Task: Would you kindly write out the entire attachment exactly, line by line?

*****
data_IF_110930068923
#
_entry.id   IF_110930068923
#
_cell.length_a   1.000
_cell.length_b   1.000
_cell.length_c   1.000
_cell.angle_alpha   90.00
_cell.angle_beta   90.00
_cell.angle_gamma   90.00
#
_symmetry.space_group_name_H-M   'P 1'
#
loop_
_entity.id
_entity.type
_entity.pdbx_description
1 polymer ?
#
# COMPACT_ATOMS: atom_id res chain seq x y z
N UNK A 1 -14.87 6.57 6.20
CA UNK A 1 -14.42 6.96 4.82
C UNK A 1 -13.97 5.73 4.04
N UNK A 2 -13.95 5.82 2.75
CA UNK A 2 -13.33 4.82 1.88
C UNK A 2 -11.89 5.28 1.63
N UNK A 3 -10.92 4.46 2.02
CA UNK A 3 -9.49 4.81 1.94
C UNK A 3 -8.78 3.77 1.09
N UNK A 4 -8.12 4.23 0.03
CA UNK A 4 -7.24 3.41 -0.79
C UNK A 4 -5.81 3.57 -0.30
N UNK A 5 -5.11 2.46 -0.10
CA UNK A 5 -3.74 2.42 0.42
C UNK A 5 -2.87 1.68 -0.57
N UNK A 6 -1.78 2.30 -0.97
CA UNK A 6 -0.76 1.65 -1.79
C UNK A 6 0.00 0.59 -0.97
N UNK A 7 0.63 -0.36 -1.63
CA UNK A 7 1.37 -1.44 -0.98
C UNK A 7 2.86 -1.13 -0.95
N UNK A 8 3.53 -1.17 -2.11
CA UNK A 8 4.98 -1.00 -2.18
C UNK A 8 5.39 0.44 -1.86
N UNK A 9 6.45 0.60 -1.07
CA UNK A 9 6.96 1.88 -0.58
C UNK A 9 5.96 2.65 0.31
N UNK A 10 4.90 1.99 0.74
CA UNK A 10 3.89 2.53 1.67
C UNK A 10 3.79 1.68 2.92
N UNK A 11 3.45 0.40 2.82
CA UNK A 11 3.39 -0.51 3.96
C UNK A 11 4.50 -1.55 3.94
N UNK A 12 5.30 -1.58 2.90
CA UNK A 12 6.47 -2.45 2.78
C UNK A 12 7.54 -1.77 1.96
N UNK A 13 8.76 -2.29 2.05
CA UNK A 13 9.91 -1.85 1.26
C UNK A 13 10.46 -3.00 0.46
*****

data_IF_110930068923
#
_entry.id   IF_110930068923
#
_cell.length_a   1.000
_cell.length_b   1.000
_cell.length_c   1.000
_cell.angle_alpha   90.00
_cell.angle_beta   90.00
_cell.angle_gamma   90.00
#
_symmetry.space_group_name_H-M   'P 1'
#
loop_
_entity.id
_entity.type
_entity.pdbx_description
1 polymer ?
#
# COMPACT_ATOMS: atom_id res chain seq x y z
N UNK A 1 -14.87 6.57 6.20
CA UNK A 1 -14.42 6.96 4.82
C UNK A 1 -13.97 5.73 4.04
N UNK A 2 -13.95 5.82 2.75
CA UNK A 2 -13.33 4.82 1.88
C UNK A 2 -11.89 5.28 1.63
N UNK A 3 -10.92 4.46 2.02
CA UNK A 3 -9.49 4.81 1.94
C UNK A 3 -8.78 3.77 1.09
N UNK A 4 -8.12 4.23 0.03
CA UNK A 4 -7.24 3.41 -0.79
C UNK A 4 -5.81 3.57 -0.30
N UNK A 5 -5.11 2.46 -0.10
CA UNK A 5 -3.74 2.42 0.42
C UNK A 5 -2.87 1.68 -0.57
N UNK A 6 -1.78 2.30 -0.97
CA UNK A 6 -0.76 1.65 -1.79
C UNK A 6 0.00 0.59 -0.97
N UNK A 7 0.63 -0.36 -1.63
CA UNK A 7 1.37 -1.44 -0.98
C UNK A 7 2.86 -1.13 -0.95
N UNK A 8 3.53 -1.17 -2.11
CA UNK A 8 4.98 -1.00 -2.18
C UNK A 8 5.39 0.44 -1.86
N UNK A 9 6.45 0.60 -1.07
CA UNK A 9 6.96 1.88 -0.58
C UNK A 9 5.96 2.65 0.31
N UNK A 10 4.90 1.99 0.74
CA UNK A 10 3.89 2.53 1.67
C UNK A 10 3.79 1.68 2.92
N UNK A 11 3.45 0.40 2.82
CA UNK A 11 3.39 -0.51 3.96
C UNK A 11 4.50 -1.55 3.94
N UNK A 12 5.30 -1.58 2.90
CA UNK A 12 6.47 -2.45 2.78
C UNK A 12 7.54 -1.77 1.96
N UNK A 13 8.76 -2.29 2.05
CA UNK A 13 9.91 -1.85 1.26
C UNK A 13 10.46 -3.00 0.46